* Canadian dollar at C$1.2857, or 77.78 U.S. cents
* Bank of Canada Governor Stephen Poloz due to speak on Thursday
* Bond prices slightly higher across the yield curve
TORONTO, Dec 11 (Reuters) - The Canadian dollar was little changed against its U.S. counterpart on Monday as investors turned attention to both a Federal Reserve interest rate decision and a speech by Bank of Canada Governor Stephen Poloz later in the week. The Canadian currency lost 1.3 percent last week after the central bank struck a more dovish tone than investors had expected as it left its benchmark interest rate steady at 1 percent. Poloz will discuss on Thursday the issues that keep him awake at night. The Fed is widely expected to raise interest rates at a two-day policy meeting that will end on Wednesday, and is seen possibly tightening two or three times in 2018.
At 9:14 a.m. ET (1414 GMT), the Canadian dollar was
little changed at C$1.2857 to the greenback, or 77.78 U.S. cents. The currency traded in a narrow range of C$1.2832 to C$1.2868. On Friday, it touched its weakest in one week at C$1.2880. Speculators have trimmed bullish bets on the Canadian dollar, data from the U.S. Commodity Futures Trading Commission and Reuters calculations showed on Friday. As of Dec. 5, net long positions had slipped to 42,466 contracts from 45,658 a week earlier. North American Free Trade Agreement negotiators convene in Washington next week for a limited round of talks unlikely to move the needle on major sticking points but aimed at demonstrating some progress toward closing easier chapters. The price of oil, one of Canada's major exports, edged higher as investors weighed Organization of the Petroleum Exporting Countries-led output cuts and rising U.S. drilling activity.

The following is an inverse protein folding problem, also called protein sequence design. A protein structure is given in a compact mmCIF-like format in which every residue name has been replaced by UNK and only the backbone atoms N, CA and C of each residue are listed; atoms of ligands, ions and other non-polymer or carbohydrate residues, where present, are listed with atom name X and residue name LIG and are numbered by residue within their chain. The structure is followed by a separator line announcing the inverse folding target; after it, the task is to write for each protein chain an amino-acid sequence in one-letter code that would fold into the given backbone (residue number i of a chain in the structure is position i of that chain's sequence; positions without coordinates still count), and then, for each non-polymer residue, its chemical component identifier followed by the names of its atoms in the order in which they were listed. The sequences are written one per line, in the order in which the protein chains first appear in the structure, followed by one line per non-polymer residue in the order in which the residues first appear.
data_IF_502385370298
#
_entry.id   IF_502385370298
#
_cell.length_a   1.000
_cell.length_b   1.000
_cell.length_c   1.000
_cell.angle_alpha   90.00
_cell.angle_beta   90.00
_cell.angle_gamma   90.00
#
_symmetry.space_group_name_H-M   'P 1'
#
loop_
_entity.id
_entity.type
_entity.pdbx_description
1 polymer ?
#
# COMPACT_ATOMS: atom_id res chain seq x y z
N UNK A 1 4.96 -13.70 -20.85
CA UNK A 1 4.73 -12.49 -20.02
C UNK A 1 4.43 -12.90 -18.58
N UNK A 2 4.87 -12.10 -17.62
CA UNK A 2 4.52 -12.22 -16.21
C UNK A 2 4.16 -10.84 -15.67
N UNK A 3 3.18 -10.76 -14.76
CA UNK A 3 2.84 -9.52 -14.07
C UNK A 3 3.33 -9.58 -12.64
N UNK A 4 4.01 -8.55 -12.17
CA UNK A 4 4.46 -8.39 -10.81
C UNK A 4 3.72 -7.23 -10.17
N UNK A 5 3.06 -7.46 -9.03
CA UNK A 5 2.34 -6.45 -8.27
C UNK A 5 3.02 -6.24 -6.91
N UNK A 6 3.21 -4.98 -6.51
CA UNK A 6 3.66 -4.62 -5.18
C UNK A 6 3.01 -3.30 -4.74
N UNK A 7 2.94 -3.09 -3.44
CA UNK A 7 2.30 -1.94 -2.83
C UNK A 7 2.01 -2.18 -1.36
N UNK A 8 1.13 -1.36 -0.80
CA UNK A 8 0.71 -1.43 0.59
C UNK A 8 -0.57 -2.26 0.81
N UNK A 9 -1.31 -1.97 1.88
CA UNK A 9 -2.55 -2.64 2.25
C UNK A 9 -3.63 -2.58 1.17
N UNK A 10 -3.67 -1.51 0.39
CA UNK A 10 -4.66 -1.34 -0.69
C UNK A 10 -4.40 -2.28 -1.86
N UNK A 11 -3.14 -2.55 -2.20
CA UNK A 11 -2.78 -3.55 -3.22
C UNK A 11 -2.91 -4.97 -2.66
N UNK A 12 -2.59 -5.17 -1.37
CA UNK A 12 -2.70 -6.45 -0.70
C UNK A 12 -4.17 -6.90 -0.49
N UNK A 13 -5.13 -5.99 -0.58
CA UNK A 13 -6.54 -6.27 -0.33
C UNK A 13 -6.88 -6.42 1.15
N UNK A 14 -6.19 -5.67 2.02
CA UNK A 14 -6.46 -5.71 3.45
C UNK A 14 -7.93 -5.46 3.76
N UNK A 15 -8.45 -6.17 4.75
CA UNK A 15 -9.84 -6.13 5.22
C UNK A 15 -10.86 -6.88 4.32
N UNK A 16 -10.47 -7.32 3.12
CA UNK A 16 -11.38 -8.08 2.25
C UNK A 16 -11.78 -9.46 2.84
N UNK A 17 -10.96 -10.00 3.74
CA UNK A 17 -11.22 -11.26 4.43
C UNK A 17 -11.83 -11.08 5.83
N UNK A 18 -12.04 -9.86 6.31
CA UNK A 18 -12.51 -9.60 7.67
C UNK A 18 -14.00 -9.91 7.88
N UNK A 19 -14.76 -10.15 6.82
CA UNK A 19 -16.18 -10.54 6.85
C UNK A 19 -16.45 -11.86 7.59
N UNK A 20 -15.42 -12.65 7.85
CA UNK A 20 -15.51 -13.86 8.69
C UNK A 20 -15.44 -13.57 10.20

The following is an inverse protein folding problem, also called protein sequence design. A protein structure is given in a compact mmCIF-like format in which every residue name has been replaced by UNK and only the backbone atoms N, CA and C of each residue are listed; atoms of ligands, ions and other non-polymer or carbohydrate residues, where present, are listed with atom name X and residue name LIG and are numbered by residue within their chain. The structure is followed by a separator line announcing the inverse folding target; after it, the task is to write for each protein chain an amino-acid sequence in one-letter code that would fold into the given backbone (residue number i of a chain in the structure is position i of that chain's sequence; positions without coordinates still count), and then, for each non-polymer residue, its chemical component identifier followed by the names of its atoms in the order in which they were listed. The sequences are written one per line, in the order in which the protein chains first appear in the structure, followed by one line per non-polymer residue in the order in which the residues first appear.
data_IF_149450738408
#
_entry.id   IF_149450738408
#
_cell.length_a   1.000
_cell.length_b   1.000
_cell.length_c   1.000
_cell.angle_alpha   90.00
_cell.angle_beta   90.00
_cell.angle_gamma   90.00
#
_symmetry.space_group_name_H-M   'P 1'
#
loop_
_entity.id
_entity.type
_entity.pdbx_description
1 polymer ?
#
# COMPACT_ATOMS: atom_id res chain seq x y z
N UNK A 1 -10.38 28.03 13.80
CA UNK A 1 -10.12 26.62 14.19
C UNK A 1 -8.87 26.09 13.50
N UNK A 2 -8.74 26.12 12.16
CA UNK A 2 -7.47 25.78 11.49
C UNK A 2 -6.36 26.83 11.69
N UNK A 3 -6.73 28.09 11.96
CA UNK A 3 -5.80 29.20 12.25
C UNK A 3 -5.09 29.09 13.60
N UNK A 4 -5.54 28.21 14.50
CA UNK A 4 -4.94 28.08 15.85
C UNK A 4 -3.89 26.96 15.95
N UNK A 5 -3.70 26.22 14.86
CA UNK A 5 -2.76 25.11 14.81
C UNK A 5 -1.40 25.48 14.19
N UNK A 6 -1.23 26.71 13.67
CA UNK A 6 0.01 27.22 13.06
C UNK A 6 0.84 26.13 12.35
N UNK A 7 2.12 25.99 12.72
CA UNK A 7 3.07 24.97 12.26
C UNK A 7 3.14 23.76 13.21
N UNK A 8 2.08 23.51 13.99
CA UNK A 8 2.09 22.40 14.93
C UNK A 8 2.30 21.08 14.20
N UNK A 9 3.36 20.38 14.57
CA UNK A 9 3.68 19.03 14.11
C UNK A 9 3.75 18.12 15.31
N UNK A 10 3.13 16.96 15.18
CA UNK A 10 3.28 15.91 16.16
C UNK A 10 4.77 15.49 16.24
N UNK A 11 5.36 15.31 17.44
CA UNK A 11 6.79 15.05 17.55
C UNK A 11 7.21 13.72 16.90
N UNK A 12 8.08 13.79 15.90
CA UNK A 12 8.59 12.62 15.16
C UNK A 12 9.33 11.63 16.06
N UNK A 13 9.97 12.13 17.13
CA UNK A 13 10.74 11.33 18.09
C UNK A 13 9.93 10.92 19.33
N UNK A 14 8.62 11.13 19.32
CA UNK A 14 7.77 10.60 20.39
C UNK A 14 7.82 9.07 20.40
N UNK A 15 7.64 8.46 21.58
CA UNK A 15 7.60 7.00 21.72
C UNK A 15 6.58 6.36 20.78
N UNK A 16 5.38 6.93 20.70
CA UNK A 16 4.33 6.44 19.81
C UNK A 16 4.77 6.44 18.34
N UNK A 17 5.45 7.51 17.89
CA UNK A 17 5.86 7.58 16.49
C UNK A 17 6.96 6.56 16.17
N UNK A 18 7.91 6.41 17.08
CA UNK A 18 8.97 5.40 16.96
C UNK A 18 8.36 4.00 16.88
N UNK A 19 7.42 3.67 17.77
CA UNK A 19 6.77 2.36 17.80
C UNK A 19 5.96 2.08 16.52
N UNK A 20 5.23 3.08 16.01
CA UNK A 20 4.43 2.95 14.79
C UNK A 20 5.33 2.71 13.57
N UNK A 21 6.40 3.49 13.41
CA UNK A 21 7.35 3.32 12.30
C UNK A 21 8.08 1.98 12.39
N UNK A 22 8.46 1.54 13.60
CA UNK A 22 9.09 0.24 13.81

U.S. crude prices were up 0.40 percent at $57.59 a
barrel. Canadian government bond prices were slightly higher across
a flatter yield curve, with the two-year up 1
Canadian cent to yield 1.498 percent and the 10-year rising 10 Canadian cents to yield 1.849 percent. The gap between Canada's two-year yield and its U.S. equivalent widened by 0.9 of a basis point to -30.5 basis points.
(Reporting by Fergal Smith; Editing by Bill Trott)